Tuesday, August 12, 2014

Thomas on the Seventh Amendment in Puerto Rico

Jason Mazzone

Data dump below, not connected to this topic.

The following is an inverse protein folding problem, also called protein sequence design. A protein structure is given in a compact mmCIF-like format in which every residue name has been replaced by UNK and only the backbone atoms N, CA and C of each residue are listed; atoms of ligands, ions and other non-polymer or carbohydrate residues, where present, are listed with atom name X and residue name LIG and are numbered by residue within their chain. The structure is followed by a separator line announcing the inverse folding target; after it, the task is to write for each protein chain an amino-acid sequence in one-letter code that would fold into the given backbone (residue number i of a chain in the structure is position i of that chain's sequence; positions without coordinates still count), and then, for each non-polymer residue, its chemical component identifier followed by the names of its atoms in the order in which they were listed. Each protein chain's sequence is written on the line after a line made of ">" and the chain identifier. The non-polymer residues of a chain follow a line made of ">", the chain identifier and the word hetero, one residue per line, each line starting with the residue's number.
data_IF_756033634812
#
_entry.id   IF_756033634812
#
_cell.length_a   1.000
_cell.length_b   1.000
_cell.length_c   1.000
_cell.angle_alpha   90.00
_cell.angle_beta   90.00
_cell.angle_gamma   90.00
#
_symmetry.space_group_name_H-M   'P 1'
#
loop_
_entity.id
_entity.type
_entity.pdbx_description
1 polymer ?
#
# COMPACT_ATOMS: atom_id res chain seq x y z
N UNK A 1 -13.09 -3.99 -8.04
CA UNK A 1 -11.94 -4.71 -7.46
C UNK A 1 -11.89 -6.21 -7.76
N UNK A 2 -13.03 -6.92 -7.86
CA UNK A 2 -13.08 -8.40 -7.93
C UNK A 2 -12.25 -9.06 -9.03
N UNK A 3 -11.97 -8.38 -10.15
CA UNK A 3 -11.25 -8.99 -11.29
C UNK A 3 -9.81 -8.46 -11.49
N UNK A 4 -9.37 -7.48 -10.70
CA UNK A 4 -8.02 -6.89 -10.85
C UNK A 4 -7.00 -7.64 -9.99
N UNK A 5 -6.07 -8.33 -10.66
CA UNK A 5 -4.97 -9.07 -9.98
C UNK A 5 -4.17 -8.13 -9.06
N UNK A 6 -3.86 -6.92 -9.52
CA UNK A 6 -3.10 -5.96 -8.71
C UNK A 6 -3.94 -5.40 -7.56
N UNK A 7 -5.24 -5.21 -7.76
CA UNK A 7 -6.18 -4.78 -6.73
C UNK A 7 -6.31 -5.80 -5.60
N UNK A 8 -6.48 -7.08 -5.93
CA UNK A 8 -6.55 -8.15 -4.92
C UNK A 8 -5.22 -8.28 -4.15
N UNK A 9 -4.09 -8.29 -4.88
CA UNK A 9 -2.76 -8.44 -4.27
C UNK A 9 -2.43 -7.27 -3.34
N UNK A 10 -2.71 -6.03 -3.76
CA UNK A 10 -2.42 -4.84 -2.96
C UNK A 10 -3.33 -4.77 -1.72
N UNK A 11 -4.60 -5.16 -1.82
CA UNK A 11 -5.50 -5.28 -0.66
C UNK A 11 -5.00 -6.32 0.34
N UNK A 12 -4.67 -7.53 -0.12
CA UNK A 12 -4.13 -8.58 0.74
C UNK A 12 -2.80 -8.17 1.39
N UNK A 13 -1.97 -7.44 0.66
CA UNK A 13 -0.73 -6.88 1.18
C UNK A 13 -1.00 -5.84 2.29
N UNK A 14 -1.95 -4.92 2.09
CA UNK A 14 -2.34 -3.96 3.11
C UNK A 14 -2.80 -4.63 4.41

My colleague Suja Thomas has a very interesting post at the Volokh Conspiracy on a recent decision of a district court that the Seventh Amendment requires the availability of civil juries in Puerto Rican courts. The decision is a bit of a mind bender. There is a key background issue of whether Puerto Rico is an incorporated or unincorporated territory and the district court appears to have hedged its bets on that question by characterizing the right to a jury trial as so fundamental that it must apply in either case. To reach that result, the district court says also that the Seventh Amendment jury trial right applies in state courts. And to get there (because the Supreme Court has not incorporated the Seventh Amendment right against the states), the district court views the incorporation issue open for new examination after McDonald v Chicago. Suja, an expert on the historic role of civil juries, does a nice job of laying out the complexities of the case and previewing what all of this might mean for Puerto Rico (assuming the First Circuit doesn't reverse) -- and beyond.  

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